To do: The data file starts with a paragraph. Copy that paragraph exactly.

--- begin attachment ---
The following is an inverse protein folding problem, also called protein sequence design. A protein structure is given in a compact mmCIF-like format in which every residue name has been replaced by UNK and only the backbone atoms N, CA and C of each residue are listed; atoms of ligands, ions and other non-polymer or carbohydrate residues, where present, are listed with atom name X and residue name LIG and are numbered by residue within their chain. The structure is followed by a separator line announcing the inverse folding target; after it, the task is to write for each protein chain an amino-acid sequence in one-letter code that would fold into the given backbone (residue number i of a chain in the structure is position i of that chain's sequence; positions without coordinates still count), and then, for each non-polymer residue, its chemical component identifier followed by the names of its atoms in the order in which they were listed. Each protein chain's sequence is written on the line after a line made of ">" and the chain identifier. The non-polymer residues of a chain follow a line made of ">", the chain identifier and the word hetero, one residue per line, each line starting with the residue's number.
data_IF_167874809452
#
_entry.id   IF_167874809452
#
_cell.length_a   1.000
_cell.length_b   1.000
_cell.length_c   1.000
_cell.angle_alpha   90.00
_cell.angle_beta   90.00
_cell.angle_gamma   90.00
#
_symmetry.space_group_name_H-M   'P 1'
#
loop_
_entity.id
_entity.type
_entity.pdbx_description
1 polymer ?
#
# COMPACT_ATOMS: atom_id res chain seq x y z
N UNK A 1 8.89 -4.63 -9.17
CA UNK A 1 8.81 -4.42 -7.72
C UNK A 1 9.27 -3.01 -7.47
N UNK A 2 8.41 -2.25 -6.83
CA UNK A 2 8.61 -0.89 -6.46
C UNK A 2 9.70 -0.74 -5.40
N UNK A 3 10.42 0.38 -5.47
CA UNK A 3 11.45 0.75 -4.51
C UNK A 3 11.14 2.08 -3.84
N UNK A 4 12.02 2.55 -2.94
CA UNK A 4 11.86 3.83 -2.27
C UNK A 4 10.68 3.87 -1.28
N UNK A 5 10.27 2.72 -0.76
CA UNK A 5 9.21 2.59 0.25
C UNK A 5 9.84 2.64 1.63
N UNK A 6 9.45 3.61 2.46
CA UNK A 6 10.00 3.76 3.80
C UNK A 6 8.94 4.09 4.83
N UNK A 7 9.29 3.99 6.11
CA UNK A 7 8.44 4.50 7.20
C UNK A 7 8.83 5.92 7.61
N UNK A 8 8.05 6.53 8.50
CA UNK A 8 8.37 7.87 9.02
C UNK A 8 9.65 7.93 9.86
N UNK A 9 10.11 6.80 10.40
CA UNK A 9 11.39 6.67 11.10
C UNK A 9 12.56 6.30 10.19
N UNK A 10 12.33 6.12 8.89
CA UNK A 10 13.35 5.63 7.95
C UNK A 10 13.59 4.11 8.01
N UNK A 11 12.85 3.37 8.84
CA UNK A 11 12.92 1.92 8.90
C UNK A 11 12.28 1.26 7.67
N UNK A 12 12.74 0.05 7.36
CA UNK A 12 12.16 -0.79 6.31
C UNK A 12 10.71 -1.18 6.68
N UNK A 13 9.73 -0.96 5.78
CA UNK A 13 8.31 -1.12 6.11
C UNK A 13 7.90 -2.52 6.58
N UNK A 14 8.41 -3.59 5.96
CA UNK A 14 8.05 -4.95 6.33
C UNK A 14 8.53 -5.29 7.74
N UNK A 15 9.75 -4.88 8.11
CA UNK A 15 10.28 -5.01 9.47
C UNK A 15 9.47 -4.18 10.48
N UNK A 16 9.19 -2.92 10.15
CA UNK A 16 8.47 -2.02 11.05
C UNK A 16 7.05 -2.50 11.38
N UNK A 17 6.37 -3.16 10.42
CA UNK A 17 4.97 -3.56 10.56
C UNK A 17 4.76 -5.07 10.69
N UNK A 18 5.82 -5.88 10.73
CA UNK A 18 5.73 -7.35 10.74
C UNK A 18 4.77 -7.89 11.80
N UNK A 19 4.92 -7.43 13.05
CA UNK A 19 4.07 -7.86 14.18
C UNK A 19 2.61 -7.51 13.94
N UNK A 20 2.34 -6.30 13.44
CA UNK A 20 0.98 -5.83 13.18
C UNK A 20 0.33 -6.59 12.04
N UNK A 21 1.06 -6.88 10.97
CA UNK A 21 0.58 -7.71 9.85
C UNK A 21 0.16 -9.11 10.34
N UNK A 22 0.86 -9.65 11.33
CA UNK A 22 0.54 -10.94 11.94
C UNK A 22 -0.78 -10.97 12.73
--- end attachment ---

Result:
The following is an inverse protein folding problem, also called protein sequence design. A protein structure is given in a compact mmCIF-like format in which every residue name has been replaced by UNK and only the backbone atoms N, CA and C of each residue are listed; atoms of ligands, ions and other non-polymer or carbohydrate residues, where present, are listed with atom name X and residue name LIG and are numbered by residue within their chain. The structure is followed by a separator line announcing the inverse folding target; after it, the task is to write for each protein chain an amino-acid sequence in one-letter code that would fold into the given backbone (residue number i of a chain in the structure is position i of that chain's sequence; positions without coordinates still count), and then, for each non-polymer residue, its chemical component identifier followed by the names of its atoms in the order in which they were listed. Each protein chain's sequence is written on the line after a line made of ">" and the chain identifier. The non-polymer residues of a chain follow a line made of ">", the chain identifier and the word hetero, one residue per line, each line starting with the residue's number.